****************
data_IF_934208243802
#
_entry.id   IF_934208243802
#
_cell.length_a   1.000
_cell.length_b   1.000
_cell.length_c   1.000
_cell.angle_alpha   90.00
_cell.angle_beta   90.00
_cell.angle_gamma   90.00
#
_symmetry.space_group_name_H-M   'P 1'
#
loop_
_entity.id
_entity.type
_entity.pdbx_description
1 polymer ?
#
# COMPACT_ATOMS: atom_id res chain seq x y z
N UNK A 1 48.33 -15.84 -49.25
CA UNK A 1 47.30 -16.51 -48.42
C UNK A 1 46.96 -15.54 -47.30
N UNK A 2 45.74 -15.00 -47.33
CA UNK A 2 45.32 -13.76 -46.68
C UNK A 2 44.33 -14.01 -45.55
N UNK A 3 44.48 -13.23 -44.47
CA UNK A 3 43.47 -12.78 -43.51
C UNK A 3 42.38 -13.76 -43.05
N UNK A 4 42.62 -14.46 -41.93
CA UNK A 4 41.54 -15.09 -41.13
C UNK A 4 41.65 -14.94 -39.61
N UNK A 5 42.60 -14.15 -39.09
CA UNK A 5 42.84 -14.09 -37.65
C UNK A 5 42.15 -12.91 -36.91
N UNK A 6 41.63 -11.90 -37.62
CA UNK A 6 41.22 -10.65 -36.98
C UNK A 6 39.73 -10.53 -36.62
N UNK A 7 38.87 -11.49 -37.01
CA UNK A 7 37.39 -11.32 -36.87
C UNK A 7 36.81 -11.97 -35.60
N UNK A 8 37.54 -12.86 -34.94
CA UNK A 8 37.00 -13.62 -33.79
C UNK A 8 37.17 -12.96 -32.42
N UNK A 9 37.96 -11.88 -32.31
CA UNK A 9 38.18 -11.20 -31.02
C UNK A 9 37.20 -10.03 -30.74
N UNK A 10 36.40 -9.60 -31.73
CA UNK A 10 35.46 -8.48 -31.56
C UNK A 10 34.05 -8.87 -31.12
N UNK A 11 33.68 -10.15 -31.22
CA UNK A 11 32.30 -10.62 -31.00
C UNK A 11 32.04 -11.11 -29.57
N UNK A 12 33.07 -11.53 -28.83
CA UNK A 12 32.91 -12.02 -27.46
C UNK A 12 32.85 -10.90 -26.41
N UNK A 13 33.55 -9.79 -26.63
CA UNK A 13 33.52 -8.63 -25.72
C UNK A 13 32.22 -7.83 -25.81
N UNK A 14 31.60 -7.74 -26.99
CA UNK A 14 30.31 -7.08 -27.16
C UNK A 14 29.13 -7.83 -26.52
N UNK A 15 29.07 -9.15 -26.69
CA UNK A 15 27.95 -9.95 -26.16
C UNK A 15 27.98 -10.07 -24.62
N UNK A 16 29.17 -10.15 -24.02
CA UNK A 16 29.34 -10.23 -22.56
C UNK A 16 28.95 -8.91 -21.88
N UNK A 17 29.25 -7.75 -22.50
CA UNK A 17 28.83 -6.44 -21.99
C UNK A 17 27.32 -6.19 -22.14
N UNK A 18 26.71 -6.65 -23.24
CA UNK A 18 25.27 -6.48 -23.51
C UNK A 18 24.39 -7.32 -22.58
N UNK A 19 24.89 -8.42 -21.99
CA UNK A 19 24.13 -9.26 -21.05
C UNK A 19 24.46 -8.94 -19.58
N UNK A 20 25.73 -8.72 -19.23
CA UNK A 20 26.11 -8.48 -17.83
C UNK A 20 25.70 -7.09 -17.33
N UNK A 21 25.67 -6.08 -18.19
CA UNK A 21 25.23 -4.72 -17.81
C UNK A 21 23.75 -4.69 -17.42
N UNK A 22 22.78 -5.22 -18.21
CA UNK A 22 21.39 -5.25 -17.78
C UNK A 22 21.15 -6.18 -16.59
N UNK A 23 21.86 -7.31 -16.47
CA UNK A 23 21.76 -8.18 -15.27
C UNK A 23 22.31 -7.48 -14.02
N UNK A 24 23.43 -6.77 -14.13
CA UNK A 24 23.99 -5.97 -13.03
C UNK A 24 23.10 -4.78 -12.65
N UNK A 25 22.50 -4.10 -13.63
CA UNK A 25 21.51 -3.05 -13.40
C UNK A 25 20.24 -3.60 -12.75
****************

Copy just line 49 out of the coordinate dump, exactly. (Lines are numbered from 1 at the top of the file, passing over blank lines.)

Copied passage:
CA UNK A 10 35.46 -8.48 -31.56